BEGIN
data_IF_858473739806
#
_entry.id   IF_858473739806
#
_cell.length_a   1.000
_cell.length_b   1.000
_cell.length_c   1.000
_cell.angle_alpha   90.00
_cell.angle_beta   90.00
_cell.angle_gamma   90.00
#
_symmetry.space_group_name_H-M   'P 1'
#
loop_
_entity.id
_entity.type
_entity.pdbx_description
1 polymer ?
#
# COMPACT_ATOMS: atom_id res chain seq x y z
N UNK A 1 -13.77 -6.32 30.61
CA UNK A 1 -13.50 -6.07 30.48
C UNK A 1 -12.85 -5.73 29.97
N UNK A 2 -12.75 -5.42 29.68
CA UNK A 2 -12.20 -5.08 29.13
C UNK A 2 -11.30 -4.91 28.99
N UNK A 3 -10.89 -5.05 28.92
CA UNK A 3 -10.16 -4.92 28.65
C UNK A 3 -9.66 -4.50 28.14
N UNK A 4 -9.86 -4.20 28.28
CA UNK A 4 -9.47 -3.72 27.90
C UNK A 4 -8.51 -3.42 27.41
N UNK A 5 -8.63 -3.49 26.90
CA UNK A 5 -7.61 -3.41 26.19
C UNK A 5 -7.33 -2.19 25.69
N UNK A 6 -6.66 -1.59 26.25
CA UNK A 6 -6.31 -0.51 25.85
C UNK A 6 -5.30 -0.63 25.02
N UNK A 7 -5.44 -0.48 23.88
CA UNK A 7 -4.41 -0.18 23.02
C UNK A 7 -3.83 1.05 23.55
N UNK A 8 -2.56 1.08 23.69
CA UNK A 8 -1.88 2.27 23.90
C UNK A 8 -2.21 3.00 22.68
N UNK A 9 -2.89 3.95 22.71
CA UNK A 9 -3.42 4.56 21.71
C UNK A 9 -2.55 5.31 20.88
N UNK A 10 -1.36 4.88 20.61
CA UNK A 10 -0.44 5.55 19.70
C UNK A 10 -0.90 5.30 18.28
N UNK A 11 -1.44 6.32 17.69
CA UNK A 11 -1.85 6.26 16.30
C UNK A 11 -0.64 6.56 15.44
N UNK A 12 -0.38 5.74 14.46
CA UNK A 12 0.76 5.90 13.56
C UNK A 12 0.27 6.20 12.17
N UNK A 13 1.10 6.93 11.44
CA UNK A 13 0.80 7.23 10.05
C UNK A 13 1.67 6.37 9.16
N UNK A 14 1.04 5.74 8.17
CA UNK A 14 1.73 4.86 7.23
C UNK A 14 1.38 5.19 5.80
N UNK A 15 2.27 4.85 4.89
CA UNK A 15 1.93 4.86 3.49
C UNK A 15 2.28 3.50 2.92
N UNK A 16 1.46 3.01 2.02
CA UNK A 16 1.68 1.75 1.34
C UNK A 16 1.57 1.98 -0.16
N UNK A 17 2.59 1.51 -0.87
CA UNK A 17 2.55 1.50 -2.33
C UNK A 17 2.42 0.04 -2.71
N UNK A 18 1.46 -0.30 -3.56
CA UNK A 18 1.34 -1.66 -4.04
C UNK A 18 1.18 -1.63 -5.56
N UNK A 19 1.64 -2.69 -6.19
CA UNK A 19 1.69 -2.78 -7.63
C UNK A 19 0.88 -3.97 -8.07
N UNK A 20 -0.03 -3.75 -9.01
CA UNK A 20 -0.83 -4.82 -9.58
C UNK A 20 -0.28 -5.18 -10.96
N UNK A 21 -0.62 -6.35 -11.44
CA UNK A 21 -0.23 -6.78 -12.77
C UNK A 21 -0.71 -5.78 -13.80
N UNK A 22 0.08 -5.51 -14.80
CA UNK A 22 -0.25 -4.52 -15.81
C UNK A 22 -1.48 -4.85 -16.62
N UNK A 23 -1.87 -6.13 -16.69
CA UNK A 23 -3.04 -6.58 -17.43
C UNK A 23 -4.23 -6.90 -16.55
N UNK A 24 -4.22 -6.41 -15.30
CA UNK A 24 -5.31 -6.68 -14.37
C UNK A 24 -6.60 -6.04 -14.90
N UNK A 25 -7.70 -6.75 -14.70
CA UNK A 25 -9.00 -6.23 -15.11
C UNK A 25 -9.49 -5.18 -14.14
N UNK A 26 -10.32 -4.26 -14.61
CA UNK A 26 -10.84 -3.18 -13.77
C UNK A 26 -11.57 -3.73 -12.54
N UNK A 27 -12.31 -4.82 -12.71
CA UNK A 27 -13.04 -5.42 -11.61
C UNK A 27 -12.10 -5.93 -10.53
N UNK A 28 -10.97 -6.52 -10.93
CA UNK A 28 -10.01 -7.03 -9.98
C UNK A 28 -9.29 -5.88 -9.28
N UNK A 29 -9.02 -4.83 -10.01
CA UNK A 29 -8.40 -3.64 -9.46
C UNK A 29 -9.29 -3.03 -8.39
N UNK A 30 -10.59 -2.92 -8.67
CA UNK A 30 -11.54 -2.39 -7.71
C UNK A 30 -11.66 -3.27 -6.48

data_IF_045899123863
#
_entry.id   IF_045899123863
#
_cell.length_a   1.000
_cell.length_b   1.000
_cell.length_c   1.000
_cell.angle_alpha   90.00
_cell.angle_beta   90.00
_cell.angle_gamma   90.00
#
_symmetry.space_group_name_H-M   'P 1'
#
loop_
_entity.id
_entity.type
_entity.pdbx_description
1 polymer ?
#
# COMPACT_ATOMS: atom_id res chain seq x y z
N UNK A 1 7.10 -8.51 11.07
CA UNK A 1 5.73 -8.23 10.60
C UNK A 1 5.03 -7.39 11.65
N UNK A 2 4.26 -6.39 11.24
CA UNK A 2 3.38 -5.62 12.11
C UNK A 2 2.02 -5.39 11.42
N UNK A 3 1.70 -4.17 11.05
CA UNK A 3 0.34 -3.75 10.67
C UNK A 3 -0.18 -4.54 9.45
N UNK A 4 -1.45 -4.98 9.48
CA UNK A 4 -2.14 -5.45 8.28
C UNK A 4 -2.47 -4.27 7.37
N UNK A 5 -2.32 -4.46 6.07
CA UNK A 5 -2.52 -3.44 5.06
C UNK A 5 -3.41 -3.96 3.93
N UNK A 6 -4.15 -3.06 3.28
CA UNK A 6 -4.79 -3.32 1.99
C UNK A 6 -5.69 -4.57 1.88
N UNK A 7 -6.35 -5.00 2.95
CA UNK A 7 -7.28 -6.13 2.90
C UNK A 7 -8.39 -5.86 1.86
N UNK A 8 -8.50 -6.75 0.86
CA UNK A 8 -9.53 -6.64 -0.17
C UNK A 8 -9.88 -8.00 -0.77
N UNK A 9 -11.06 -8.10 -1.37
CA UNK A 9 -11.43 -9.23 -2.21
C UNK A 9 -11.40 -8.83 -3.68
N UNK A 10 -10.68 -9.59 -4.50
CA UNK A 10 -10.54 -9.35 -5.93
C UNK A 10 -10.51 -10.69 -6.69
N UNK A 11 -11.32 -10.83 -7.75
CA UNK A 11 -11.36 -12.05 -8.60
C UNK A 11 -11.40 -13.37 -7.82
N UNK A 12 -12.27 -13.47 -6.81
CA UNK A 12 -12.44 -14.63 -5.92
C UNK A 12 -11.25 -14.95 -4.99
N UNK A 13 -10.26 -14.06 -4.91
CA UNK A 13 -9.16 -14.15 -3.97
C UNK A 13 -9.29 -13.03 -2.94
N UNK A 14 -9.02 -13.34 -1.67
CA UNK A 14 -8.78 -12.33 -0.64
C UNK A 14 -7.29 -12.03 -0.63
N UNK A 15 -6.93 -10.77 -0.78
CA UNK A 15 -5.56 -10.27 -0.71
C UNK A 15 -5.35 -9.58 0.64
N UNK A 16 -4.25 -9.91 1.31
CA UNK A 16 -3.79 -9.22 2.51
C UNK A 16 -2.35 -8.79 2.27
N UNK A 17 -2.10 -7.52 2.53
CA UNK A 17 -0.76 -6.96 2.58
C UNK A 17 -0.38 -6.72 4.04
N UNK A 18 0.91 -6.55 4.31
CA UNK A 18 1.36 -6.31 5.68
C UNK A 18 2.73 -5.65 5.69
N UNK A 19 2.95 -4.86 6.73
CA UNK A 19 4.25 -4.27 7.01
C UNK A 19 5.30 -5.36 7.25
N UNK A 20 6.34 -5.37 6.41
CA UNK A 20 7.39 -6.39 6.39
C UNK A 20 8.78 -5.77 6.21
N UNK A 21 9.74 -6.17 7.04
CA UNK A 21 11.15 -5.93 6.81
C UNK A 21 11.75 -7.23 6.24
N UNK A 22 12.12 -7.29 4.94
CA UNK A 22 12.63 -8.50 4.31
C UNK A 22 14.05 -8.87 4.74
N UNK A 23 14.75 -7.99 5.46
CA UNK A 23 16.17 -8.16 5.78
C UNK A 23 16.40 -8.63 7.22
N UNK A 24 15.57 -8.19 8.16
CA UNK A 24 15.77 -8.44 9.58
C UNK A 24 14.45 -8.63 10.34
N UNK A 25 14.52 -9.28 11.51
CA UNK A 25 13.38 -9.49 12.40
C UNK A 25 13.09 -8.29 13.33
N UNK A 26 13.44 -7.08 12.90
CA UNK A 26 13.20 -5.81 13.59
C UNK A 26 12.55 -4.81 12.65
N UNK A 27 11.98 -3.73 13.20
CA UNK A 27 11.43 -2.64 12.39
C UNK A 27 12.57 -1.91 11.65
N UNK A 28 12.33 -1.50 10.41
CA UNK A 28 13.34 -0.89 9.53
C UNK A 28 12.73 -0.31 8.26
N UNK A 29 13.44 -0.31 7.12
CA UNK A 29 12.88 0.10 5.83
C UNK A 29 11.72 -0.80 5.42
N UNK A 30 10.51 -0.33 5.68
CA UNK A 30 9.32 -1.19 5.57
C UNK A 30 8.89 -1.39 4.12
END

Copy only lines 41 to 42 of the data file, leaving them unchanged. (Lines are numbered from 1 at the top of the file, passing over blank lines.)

C UNK A 7 -3.83 1.05 23.55
N UNK A 8 -2.56 1.08 23.69